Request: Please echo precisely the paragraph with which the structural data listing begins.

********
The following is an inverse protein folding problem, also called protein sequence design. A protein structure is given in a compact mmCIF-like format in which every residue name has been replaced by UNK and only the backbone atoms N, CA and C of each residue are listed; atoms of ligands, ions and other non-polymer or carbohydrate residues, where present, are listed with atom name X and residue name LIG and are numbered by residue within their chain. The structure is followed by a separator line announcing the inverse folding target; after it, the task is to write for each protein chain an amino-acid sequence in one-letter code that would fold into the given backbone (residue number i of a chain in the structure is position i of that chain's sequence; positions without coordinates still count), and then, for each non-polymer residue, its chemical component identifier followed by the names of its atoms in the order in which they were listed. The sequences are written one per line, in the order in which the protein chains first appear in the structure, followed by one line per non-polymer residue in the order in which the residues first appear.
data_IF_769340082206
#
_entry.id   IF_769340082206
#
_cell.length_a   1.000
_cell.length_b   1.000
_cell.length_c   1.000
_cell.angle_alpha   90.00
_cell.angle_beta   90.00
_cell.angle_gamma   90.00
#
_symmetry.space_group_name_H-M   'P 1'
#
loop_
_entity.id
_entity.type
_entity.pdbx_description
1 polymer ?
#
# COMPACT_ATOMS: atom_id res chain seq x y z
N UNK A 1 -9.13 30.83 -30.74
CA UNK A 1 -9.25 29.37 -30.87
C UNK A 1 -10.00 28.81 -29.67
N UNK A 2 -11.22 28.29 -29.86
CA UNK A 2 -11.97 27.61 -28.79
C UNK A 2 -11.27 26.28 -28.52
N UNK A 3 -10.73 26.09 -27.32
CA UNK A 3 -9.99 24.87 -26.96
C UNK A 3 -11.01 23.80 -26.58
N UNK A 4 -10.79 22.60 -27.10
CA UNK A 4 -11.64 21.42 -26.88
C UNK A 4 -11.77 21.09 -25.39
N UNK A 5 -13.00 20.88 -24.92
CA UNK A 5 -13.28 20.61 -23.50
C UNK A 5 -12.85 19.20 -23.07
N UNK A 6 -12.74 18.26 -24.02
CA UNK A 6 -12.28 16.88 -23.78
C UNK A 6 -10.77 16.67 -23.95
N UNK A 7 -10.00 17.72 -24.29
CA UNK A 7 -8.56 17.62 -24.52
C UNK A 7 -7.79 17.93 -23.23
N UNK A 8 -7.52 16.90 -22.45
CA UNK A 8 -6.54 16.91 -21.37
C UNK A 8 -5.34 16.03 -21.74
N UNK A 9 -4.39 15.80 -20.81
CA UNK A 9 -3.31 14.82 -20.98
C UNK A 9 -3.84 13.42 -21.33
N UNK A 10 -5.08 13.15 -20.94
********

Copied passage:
The following is an inverse protein folding problem, also called protein sequence design. A protein structure is given in a compact mmCIF-like format in which every residue name has been replaced by UNK and only the backbone atoms N, CA and C of each residue are listed; atoms of ligands, ions and other non-polymer or carbohydrate residues, where present, are listed with atom name X and residue name LIG and are numbered by residue within their chain. The structure is followed by a separator line announcing the inverse folding target; after it, the task is to write for each protein chain an amino-acid sequence in one-letter code that would fold into the given backbone (residue number i of a chain in the structure is position i of that chain's sequence; positions without coordinates still count), and then, for each non-polymer residue, its chemical component identifier followed by the names of its atoms in the order in which they were listed. The sequences are written one per line, in the order in which the protein chains first appear in the structure, followed by one line per non-polymer residue in the order in which the residues first appear.